So Far: Byte has many familiar social media features, such as notifications and profiles, and it may be easier to use than Snapchat and TikTok (less filter-focused). However, its launch is off to a rocky start, as users report receiving lots of bot-spam in response to their posts. The company promised to fix the issue, as well as introduce a pilot program that will pay creators.
The Bottom Line: Given Vine’s popularity, Byte has the potential to become a hit, but it’s an uphill battle to catch up with the likes of TikTok. Either way, as parents, it’s good to know of Byte’s existence, and definitely get involved in learning more about it if your kids start to show an interest.
Take the Screens Outside
Podcasts for Tweens & Teens
We’re not certain that you’ll gravitate toward the different influencers and celebrities that captivate your kids’ attention, but we do promise to keep you in the know. We’re also committed to making you aware of media that you and your kids may all enjoy (shocking, huh?). To this end, check out this list of podcasts recommended for tweens and teens.
Obviously, we advise against blatantly suggesting one of these to your teens, as that is a guaranteed way to ensure they dismiss it. Rather, you could ask what they have been listening to lately and surreptitiously put one of these recommendations on during some downtime.
In the (Virtual) Weeds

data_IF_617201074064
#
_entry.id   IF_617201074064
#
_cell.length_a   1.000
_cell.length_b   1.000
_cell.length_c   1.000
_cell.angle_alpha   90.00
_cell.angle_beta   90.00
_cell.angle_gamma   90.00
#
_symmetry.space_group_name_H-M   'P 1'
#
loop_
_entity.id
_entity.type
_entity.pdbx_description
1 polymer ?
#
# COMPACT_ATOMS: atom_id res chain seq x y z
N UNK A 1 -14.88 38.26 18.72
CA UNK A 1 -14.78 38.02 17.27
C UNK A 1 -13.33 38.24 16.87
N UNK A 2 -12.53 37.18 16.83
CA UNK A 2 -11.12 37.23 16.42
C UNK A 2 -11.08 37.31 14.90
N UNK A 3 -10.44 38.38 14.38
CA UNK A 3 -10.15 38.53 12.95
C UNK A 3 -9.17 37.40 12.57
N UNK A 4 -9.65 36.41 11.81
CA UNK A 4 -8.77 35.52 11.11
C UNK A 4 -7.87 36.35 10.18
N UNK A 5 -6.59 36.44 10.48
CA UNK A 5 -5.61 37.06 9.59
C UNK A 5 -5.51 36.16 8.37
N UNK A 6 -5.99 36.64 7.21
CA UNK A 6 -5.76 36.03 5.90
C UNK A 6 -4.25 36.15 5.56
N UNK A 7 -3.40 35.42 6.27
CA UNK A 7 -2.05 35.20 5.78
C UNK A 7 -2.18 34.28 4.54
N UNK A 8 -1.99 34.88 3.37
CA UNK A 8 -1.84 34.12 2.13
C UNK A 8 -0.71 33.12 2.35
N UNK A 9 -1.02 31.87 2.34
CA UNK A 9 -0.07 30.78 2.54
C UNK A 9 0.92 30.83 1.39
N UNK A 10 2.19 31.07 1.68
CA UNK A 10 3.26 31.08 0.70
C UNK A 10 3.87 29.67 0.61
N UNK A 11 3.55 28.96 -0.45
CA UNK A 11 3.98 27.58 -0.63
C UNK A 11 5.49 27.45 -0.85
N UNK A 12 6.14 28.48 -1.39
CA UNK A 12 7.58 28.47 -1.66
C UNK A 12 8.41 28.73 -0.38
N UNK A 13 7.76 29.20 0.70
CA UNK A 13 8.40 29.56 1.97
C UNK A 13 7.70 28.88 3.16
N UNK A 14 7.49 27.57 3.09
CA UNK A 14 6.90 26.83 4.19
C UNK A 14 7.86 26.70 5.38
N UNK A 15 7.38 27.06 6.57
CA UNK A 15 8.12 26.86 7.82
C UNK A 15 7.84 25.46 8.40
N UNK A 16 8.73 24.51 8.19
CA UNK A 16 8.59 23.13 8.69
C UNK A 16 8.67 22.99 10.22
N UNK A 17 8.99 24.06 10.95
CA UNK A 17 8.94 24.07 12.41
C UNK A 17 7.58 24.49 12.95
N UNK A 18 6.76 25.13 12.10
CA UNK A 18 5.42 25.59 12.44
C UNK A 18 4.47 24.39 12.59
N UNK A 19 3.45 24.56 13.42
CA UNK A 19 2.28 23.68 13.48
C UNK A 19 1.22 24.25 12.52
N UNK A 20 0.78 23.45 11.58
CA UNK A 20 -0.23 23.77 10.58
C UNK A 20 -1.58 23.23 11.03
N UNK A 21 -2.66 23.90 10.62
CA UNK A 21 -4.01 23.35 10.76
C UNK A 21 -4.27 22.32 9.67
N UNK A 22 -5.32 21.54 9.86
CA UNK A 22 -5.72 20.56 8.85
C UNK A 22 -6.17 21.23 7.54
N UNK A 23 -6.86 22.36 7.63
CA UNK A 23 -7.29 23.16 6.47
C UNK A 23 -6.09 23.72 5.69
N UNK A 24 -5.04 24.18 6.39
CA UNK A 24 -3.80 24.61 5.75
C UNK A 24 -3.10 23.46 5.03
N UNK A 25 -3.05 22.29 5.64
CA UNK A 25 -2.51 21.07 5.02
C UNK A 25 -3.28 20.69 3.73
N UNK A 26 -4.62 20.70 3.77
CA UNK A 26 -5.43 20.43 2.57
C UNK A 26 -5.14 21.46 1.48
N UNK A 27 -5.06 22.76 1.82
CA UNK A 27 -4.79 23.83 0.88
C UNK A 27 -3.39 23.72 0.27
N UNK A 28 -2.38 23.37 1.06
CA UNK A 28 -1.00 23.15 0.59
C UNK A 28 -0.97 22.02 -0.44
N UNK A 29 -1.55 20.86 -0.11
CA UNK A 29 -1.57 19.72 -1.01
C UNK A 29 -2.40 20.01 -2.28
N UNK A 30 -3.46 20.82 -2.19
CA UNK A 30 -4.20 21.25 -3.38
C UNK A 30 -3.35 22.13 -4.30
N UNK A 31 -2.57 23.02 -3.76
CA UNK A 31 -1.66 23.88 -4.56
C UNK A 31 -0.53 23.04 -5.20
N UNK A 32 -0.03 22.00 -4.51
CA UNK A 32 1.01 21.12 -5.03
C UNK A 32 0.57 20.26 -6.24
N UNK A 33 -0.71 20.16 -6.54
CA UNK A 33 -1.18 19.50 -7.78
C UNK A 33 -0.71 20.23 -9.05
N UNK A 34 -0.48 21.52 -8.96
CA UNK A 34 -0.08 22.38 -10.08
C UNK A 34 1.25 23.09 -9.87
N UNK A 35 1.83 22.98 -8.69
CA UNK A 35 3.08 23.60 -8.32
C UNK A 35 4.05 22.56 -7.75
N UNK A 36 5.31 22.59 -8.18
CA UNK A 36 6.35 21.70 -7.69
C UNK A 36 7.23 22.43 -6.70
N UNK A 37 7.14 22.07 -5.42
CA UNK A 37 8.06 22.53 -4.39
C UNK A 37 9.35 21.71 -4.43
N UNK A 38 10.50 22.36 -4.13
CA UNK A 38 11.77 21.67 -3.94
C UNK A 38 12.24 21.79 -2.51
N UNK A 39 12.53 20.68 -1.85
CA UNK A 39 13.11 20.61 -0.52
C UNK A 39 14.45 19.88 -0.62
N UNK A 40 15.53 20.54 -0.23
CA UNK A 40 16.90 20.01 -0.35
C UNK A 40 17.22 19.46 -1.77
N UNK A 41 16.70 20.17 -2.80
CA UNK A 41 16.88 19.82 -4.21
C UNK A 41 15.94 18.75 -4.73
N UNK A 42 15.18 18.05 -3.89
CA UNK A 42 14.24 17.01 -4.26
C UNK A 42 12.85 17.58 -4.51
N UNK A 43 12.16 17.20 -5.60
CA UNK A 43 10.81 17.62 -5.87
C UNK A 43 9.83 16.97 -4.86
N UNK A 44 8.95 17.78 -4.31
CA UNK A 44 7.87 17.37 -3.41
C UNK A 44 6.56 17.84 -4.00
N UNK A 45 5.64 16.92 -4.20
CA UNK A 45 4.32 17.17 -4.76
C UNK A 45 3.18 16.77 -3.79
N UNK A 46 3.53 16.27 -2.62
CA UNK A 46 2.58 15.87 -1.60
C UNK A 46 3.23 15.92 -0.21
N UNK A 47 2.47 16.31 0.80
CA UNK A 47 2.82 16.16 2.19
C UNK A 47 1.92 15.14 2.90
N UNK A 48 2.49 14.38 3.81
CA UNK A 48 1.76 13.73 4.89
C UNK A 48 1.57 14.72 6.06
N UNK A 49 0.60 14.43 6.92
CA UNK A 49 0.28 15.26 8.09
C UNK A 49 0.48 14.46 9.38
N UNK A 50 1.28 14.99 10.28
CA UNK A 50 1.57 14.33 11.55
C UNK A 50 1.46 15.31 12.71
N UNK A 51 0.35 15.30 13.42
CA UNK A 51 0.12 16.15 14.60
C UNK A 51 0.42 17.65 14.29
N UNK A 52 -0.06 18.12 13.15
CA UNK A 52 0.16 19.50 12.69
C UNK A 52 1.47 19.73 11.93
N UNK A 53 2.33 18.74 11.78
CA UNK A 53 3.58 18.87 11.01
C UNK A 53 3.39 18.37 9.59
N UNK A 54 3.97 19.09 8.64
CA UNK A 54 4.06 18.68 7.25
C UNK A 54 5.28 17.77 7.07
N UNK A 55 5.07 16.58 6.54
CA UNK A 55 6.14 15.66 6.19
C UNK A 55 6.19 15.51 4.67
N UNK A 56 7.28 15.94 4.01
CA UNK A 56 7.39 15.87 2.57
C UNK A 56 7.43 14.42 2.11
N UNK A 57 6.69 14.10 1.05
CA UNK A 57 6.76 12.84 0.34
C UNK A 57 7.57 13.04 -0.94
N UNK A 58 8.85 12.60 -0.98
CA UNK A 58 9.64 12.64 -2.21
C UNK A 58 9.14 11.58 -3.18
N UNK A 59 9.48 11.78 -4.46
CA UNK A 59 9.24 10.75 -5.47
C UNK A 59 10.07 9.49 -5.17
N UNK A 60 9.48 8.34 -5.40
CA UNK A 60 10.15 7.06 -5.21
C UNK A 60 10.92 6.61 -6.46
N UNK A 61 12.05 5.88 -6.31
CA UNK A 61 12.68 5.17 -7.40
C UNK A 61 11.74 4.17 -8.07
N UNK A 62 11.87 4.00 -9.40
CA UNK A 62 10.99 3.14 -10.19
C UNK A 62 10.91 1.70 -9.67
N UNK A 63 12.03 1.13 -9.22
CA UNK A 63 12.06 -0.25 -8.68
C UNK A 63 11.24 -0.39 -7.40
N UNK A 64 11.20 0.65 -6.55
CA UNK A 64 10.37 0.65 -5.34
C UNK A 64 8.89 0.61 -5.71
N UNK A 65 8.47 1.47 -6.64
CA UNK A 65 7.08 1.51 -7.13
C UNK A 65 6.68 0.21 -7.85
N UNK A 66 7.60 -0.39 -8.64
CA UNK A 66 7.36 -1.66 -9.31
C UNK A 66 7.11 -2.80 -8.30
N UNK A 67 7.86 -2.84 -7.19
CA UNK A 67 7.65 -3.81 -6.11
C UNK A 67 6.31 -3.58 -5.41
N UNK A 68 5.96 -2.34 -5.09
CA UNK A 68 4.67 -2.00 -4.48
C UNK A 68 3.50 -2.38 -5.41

I’ve delayed writing the above Fear Not section because it is such a complicated issue. While the three articles I cite outline the idea of tracking at different phases of life, when combined they show a potential present and future for our children that has them essentially being watched by one entity or another for nearly their entire lives.
This disturbs me, which has made me realize that just as conversations with my daughter about online safety (e.g. not sharing personal information, not assuming anyone is who they say they are, not believing everything she reads) are imperative, so are conversations about her own expectations of privacy.
While I may choose to have access to her texts or monitor her social media activity, I realize that she and I need to have larger conversations about who should be allowed to track her whereabouts or her steps or her phone calls. I don’t want to undermine my own efforts of keeping my daughter safe and healthy by unwittingly conditioning her to relinquish her independence and privacy in the name of supposed safety or productivity.
Crap! Parenting is hard.
Whew! We’ve covered some big topics and ideas in this issue (i.e. peer support, privacy, monitoring, digital literacy), so I just want to take a minute to highlight the fact that for all the big issues that arise due to advancements in technology, it is also technology that can help fix many of the small, irksome problems that we, as parents, face in our day-to-day lives.
For example, my kid just skipped off to the bathroom to happily brush her teeth. “How is this possible?” you ask. Allow me to present, “Chompers,” the twice daily tooth brushing podcast. Its target audience is kids (ages 4-10?), but I know of a certain mom who has started brushing her teeth with her daughter to hear the stories, songs, and jokes too.
That’s all for this week. See you next time. Don’t forget to subscribe, share, and floss!